This isn’t how the Dallas Mavericks envisioned sending the face of the franchise into possible retirement. Instead of one last playoff run, the mounting losses take their toll, weighing heavy on the players. It’s especially true for Dirk Nowitzki. Yet as his career winds down, his pending farewell sparks joy regardless of a game’s final score.
Friday night’s game against the Memphis Grizzlies was a perfect example. Nowitzki elated the crowd early, getting the game started with his first dunk of the season. He rolled to the rim unchecked and lifted his 40-year-old frame up off his one good leg and flushed it with two hands. The Dallas bench reacted as if he shattered the glass a la NBA Jam.
Unfortunately, the levity the moment brought was all but gone by the end of the first quarter. Memphis cruised to a 122-112 win.
Despite the loss, Nowitzki again moved up the NBA’s all-time leader boards — this time in rebounding. He finished the night with 12 points and seven rebounds, passing Elgin Baylor and moving into 26th place in in total rebounding in the process. Further, he sits just one defensive rebound shy of 10,000, a mark only four other players achieved during their careers.
“These are just staggering numbers to me,” Mavericks head coach Rick Carlisle says. “I played five years and I had about 20 rebounds in five years. We play a lousy game and there is still just a lot of amazing things about Dirk and what he has done and what he continues to do.”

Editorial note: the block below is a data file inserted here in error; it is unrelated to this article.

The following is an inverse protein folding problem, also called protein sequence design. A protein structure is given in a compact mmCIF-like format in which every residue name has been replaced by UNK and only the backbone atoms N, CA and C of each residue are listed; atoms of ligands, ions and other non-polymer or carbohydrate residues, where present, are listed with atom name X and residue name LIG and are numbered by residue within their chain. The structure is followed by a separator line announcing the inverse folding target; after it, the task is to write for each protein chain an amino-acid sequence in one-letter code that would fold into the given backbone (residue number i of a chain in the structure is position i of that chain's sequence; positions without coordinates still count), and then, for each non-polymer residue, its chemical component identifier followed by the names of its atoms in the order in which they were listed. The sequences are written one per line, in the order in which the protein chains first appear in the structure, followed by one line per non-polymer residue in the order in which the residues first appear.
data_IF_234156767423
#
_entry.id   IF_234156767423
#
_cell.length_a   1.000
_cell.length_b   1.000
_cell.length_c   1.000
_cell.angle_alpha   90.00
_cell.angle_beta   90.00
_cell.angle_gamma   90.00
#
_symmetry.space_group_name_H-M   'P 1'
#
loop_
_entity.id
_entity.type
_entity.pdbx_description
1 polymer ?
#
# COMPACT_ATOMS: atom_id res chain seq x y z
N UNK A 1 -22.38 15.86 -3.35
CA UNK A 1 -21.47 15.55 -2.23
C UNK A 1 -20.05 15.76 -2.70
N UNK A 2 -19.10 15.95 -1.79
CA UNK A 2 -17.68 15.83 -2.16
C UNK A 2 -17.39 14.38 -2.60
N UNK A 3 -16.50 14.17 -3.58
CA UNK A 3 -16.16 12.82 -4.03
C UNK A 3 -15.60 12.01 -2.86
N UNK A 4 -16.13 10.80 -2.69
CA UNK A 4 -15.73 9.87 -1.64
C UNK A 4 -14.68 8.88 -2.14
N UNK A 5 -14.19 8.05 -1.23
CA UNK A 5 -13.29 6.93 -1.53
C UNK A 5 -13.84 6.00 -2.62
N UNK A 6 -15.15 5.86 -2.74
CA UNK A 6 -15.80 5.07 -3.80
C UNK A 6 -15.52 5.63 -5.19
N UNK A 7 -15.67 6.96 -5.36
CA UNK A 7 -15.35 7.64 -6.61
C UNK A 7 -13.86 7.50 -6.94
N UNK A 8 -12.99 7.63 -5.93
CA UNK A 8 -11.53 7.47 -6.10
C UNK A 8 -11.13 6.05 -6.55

The procession of bad games and Nowitzki’s enduring presence but uncertain future create an odd dichotomy that’s existed for several seasons now. Nowitzki wants to help his team win, and the losses visibly weigh on him after games. Yet, the games themselves seemingly no longer matter. They’ve just become a vessel for Nowitzki at this point. While fans would like to see a win, Dirk is the main attraction.
On the road, fans greet Nowitzki with an outpouring of support and respect, knowing that this may be the last time they witness a legend. At American Airlines Center, though, it’s amplified. There’s a rabid fervor to the crowd — they hang on his every movement, living and dying with each shot.
“When he gets introduced at home and introduced on the road, when he gets passed the ball and scores, the place just goes bananas,” Carlisle says. “It’s great to see.”
That’s why fans buy tickets and tune it at home: to see Nowitzki possibly one last time. He never wanted a farewell tour. He never asked to be the center of attention. However, his reticence to indulge the finality of his career spawned it, the cheers, chants, and standing ovations. It’s why reporters from all walks wait idly for him in the locker room long after the games end.
Whether or not it’s good for the team, the uncertainty of Nowitzki’s future has done at least one good thing this season: it has shifted the focus away from losing. Through it all, Dirk has remained affable and engaging—and often self-deprecating—as he’s retold the same stories time and again.
So if this is really it, and Nowitzki decides to retire, he’ll have done it his way. For now, though, he’s simply enjoying the moment.
“It’s been a fun ride these last couple of months and emotional at times,” Nowitzki says. “Obviously, I’m very appreciative of the fans, really here and on the road to respect me and show me love. It’s been amazing and I’m obviously, at times, a little overwhelmed with it, but trying to make the best out of it. Enjoy it, soak it all up, and eventually they’ll forget about me, so this feels good.”